Marc Tessier-Lavigne (2011-2016)
Laboratory of Brain Development and Repair
Marc Tessier-Lavigne was elected tenth president of The Rockefeller University by its Board of Trustees on September 8, 2010, following an international search. He began on March 16, 2011 and left to assume the presidency of Stanford University on September 1, 2016.
A world leader in the study of brain development, Dr. Tessier-Lavigne has pioneered the identification of the molecules that direct the formation of connections among nerve cells to establish neuronal circuits in the mammalian brain and spinal cord. The mechanisms he has identified are important for understanding how the human brain forms during normal development, and are increasingly being implicated in a variety of other processes, including vascular patterning and axonal regeneration following spinal cord injury, as well as neurodegeneration such as that seen in Alzheimer's disease.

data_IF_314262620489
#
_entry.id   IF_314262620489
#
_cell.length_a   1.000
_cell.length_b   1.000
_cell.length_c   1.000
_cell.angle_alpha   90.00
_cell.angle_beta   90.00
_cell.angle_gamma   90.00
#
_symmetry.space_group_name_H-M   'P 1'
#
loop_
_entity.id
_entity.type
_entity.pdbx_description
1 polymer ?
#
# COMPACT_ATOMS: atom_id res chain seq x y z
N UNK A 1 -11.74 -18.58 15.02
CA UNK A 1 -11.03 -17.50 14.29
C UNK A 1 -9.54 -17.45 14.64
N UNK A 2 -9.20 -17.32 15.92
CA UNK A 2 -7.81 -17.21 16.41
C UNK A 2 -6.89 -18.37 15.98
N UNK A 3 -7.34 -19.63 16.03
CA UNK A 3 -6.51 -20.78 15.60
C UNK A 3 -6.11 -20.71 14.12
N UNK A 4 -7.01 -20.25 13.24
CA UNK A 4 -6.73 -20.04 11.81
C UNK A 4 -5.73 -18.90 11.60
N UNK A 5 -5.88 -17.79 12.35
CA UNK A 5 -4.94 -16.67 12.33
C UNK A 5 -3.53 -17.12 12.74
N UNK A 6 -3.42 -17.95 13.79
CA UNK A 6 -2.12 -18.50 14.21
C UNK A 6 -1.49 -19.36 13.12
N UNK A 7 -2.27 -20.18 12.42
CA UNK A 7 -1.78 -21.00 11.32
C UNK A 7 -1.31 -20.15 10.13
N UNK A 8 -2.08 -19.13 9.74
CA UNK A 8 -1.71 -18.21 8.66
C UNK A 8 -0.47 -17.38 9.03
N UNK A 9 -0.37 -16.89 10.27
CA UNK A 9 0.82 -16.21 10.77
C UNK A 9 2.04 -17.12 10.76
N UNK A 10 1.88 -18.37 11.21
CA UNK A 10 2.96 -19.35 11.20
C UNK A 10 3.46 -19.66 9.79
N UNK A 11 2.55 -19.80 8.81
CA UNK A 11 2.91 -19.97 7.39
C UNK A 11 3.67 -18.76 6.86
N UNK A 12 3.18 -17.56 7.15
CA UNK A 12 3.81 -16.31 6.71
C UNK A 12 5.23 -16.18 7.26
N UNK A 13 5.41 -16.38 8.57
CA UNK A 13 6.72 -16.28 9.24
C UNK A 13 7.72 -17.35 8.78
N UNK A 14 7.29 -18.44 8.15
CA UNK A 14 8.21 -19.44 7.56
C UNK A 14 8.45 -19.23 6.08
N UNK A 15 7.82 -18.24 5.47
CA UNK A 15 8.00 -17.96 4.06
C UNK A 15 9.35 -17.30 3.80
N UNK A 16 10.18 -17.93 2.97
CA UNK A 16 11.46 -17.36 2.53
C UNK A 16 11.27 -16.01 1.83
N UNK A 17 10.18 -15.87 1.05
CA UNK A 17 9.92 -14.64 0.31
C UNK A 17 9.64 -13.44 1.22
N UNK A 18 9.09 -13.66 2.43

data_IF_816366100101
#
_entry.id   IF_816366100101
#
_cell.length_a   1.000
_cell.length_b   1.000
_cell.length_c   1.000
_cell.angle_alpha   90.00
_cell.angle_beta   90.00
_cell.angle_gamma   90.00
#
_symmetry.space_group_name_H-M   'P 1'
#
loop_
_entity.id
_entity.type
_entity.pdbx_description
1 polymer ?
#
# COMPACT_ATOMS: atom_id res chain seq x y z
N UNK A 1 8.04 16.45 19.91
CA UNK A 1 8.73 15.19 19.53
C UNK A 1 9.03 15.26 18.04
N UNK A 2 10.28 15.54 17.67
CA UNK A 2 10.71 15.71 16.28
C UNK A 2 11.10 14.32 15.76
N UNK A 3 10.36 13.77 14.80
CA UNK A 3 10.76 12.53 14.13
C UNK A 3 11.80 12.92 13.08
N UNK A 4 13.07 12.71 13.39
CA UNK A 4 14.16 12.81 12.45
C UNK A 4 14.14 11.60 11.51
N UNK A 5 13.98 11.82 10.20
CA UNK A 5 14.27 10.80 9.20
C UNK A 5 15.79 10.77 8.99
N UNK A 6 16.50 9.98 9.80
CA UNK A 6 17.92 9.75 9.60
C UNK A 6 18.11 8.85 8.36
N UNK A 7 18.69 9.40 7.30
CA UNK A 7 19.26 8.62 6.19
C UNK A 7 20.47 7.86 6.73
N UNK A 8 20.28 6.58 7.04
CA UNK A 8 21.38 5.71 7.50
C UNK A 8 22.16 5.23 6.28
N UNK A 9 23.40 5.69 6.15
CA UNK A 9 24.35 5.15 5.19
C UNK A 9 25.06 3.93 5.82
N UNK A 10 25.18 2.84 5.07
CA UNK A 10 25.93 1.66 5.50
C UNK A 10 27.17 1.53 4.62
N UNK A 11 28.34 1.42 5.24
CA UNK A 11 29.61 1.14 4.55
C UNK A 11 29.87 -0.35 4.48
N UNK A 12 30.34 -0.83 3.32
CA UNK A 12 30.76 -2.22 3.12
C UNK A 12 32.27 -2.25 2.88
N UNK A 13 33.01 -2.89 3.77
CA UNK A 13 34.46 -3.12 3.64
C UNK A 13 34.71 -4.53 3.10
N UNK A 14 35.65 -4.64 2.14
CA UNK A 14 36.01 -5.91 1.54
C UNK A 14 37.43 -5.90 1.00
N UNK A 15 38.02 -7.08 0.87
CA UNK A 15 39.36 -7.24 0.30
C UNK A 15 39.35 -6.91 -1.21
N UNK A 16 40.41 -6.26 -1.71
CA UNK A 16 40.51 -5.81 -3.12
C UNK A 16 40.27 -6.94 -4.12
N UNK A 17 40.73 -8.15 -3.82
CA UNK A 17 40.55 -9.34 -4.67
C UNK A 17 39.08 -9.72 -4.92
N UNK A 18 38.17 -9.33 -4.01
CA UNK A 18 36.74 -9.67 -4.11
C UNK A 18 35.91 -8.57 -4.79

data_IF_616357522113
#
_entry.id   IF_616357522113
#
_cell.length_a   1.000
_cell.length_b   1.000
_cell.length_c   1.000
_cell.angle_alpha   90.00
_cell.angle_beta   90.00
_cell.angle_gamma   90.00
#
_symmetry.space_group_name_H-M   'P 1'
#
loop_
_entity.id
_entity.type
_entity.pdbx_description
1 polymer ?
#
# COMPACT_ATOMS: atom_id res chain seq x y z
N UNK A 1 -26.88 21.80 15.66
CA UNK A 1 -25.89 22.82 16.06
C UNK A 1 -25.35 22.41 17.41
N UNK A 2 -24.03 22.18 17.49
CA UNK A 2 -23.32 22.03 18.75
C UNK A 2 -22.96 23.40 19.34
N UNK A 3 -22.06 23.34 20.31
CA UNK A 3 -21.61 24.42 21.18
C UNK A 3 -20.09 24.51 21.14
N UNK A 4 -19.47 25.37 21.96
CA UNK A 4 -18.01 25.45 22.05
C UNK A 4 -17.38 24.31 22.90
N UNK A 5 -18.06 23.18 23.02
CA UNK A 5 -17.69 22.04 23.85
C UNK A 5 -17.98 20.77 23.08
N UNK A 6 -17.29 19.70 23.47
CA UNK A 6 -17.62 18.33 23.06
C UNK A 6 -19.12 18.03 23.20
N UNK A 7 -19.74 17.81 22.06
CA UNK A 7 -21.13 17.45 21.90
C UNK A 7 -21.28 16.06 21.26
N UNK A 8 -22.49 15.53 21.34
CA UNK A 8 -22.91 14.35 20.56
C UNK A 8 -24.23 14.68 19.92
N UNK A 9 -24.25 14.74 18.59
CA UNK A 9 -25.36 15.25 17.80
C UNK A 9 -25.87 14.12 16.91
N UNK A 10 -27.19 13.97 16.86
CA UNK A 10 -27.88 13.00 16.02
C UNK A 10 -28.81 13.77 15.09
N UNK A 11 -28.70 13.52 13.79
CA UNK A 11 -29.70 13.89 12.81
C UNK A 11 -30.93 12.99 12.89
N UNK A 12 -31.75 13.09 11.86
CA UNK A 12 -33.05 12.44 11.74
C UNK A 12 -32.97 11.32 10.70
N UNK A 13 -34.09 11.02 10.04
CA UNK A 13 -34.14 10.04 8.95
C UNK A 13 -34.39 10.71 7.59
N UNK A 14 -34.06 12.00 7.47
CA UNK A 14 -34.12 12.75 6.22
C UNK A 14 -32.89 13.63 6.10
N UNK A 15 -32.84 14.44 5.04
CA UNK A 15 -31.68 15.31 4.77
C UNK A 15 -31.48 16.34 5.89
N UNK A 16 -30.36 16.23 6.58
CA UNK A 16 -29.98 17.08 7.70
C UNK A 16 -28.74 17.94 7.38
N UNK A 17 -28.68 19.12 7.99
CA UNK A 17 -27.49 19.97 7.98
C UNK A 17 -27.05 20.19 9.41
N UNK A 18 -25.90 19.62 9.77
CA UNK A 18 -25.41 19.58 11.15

A native of Trenton, Canada, Dr. Tessier-Lavigne obtained his Ph.D. from University College London and performed postdoctoral work at the MRC Developmental Neurobiology Unit in London and at Columbia University. He has been on the faculty of the University of California, San Francisco and Stanford University and has been a Howard Hughes Medical Institute investigator. In 2003, Dr. Tessier-Lavigne joined Genentech, one of the world's leading biotech companies, where he oversaw 1,400 people in disease research and drug discovery as executive vice president and chief scientific officer.
He is the recipient of numerous scientific awards and is an elected member of the U.S. National Academy of Sciences and a fellow of the Royal Societies of the U.K. and Canada.
On February 4, 2016, it was announced that Marc Tessier-Lavigne would step down from his position to become the 11th president of Stanford University.